Rimer Pond continues to fight Commercial

BLYTHEWOOD – Residents in the Rimer Pond Road area will be headed to Richland County Council Tuesday, Feb. 27, at 7 p.m. to once again fight commercial zoning on Rimer Pond Road.

Neighborhood Commercial (NC) zoning is requested by Columbia resident Hugh Palmer for 5.23 acres his family owns at the intersection of Rimer Pond Road and Longtown Road West, across from Blythewood Middle School. Palmer’s son, Patrick Palmer, a commercial realtor with NIA Avant, had the acreage listed for sale for $350 million about two years ago, but Palmer told The Voice that he has since taken the listing down.

Tuesday night will be the fourth time in as many years that the residents in LongCreek Plantation, Eagles Glenn and other neighborhoods along Rimer Pond Road have come to Council chambers to fight Palmer’s commercial zoning requests for that same property. But it will be the first time the residents will not be allowed to address Council members prior to Council’s vote. That scenario is due to a maneuver by their own Council representative, Gwendolyn Kennedy, who initiated moving the vote to a second public hearing where residents will not be allowed to address Council at all.  Residents this will make the uphill battle even tougher for them.

Council’s first vote was set to take place immediately after the residents addressed Council during a public hearing on Dec. 19. But after they had finished speaking, Kennedy, who is the only member of Council who voted against them last year on the commercial zoning issue, called for a deferral of the first vote to the Feb. 27 public hearing. Had she made her motion to defer prior to the residents addressing Council, they would have been allowed to speak at the Feb. 27 public hearing.

“Not being able to address Council before they vote, and remind them why we do not want commercial zoning in our area, puts us at a huge disadvantage,” Rimer Pond Road resident Trey Hair said. “The maneuver blindsided us and is to Palmer’s advantage. Even if we had seen it coming, there was nothing we could have done to prevent it. When we have been able to talk to Council members before a vote and explain why we don’t want commercial zoning on our road, why it would soon eat away our residential community, they have seen us through. Since we won’t have that chance this time, it’s scary,” Hair said.

“We’ll just hope the better angels and Council look out for us once again,” another resident on the road, Michael Watts, said.

At issue is that there is no commercial zoning on Rimer Pond Road which is the gateway to several neighborhoods including LongCreek Plantation, Eagles Glen and Coopers Pond. Besides the neighborhoods, Rimer Pond Road is lined with family farms, churches and large acre residential properties.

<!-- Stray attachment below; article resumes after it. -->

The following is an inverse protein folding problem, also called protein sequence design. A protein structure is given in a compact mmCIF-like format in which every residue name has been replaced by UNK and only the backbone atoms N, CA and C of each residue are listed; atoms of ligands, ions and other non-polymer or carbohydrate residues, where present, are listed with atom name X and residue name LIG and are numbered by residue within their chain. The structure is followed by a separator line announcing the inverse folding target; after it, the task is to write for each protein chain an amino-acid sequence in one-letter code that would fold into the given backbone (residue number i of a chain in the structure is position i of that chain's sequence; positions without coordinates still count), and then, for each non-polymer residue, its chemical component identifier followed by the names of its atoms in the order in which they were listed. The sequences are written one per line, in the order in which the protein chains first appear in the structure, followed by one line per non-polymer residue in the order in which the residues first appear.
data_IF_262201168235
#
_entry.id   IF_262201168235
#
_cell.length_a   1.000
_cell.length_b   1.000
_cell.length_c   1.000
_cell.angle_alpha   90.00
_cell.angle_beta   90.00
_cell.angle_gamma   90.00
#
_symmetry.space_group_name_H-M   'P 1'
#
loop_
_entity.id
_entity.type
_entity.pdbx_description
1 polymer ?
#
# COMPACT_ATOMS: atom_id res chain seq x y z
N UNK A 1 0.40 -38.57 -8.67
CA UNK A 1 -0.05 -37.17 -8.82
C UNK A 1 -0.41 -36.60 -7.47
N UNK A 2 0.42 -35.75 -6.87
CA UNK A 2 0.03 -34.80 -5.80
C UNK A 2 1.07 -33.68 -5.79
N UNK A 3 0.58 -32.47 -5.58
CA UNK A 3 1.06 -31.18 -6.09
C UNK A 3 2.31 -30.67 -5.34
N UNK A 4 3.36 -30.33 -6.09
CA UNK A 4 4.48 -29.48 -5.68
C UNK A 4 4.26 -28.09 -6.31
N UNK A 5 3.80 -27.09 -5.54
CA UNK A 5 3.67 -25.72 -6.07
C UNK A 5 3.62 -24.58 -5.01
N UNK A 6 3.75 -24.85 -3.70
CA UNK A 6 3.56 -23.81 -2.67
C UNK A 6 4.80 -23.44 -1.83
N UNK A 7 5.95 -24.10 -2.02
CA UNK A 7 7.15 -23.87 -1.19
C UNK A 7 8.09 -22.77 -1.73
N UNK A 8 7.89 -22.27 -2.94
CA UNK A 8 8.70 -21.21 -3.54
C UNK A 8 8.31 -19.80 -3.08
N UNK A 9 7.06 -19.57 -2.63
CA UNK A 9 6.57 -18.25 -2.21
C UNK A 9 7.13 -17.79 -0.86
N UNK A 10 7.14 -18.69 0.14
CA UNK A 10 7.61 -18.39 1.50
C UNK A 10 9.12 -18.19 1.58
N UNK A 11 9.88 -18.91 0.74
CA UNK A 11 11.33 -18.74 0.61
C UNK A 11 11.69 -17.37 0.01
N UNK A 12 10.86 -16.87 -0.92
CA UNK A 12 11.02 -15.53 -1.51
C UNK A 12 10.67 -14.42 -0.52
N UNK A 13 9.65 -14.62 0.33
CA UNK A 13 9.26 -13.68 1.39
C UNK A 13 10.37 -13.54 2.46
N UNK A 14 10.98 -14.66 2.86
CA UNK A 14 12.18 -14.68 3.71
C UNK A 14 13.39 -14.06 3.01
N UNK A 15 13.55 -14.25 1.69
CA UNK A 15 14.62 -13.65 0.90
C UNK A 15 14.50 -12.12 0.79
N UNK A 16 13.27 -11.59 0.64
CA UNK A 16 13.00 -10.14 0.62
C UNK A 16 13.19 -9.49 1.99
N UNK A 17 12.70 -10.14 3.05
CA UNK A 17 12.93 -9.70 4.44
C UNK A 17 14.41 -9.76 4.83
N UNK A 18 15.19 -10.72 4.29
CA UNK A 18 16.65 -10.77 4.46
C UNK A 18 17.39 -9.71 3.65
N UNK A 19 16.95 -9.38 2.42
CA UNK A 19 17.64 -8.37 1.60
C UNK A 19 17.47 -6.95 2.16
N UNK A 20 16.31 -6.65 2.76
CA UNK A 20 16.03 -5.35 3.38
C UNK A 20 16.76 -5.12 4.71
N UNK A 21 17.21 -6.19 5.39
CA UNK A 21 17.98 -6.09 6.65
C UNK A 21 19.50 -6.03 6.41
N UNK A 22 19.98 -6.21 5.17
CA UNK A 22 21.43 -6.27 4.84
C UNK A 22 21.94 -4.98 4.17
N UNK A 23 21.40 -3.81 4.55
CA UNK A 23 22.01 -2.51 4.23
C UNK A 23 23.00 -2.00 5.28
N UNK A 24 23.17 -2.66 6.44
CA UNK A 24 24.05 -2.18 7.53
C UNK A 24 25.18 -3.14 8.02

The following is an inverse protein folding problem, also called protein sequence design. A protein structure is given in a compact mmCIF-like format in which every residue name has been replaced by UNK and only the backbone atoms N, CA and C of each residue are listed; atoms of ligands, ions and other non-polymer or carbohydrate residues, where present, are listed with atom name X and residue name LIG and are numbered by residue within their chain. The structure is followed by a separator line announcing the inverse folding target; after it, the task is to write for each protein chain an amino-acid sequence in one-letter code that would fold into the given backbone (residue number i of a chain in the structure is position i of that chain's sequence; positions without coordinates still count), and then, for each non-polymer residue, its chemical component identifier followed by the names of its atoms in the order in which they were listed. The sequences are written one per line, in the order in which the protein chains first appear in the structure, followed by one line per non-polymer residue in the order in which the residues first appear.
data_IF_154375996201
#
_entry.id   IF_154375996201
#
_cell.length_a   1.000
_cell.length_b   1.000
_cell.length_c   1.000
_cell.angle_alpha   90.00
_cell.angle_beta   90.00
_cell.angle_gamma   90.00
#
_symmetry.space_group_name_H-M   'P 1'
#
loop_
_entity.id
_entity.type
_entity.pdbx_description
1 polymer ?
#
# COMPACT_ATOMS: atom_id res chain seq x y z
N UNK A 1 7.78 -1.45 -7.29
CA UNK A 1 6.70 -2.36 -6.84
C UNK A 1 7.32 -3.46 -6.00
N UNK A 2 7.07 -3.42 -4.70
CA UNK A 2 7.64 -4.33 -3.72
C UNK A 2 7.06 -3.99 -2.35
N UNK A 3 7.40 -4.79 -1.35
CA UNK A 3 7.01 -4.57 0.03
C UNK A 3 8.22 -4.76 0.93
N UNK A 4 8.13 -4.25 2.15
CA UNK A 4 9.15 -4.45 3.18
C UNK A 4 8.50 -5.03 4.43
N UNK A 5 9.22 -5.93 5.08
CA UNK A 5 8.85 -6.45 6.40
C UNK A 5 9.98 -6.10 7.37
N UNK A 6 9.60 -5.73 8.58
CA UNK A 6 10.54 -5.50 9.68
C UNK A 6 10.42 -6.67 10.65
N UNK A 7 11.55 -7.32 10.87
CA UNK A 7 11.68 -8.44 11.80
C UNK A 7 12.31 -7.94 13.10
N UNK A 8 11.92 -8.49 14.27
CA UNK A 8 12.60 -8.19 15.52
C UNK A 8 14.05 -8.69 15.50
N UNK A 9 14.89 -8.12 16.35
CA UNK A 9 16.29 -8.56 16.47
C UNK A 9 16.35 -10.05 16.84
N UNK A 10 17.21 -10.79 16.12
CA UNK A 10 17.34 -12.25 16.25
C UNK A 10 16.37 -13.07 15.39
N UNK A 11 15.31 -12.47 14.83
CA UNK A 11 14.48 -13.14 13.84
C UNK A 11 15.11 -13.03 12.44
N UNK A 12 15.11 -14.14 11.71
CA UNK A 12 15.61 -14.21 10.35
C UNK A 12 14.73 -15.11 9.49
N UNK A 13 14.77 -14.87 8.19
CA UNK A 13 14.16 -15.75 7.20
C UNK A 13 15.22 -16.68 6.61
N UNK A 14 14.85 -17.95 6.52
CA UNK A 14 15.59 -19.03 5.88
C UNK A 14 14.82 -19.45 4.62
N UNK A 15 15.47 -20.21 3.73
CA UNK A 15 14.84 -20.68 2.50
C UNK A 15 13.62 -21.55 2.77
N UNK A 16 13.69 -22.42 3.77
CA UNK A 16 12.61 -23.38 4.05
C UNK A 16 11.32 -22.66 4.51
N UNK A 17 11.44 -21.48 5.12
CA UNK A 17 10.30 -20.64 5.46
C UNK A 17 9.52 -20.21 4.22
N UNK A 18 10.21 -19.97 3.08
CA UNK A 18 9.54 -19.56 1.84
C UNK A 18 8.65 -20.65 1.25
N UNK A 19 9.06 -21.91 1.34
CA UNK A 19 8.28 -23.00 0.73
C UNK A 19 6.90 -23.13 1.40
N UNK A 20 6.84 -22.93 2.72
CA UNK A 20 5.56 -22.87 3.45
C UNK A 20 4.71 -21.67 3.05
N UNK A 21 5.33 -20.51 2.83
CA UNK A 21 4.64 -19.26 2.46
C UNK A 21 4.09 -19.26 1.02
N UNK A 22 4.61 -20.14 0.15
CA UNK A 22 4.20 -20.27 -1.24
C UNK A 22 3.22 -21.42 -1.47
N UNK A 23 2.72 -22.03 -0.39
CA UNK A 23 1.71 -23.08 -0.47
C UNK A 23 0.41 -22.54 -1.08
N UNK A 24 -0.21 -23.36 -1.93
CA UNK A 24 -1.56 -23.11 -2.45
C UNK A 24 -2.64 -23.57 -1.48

While Hugh Palmer has hired a lobbyist to sway council members and tried to convince Council and residents that the Neighborhood Commercial (NC) businesses planned for the site will be neighborhood friendly, residents say the reality is that once the commercial zoning is in place, the property owner, whoever that turns out to be, is free to bring the highest NC use allowed by the zoning, including a convenience store with gas pumps.

Residents also cite other corner lot owners in the area who have let it be known that once a commercial zoning is approved on the road, they will be waiting in line to ask for commercial zoning as well.

At a community meeting in LongCreek Plantation last week concerning the proposed commercial zoning, residents quoted Richland County Sheriff’s Office statistics about how crime follows commercial zoning uses and how crime increases incidents that involve law enforcement at schools when they are next to or across from commercial entities.

While residents will not be allowed to speak at Tuesday night’s meeting, some Council members have said they have been inundated with emails from the community. And residents say they also plan to make their presence known Tuesday night by wearing red. Blythewood Mayor J. Michael Ross, Councilman Eddie Baughman and others in the community who do not live on the road say they plan to attend Tuesday night’s meeting.

“We want them to at least know we are there,” said longtime Rimer Pond Road resident Mary Lee. “Hopefully they will see us, remember our cause and vote for us.”

The commercial zoning request will come before County Council on Feb. 27 at 7 p.m. in Council Chambers in the county building at Harden and Hampton streets. Call 576-2172 for a meeting packet.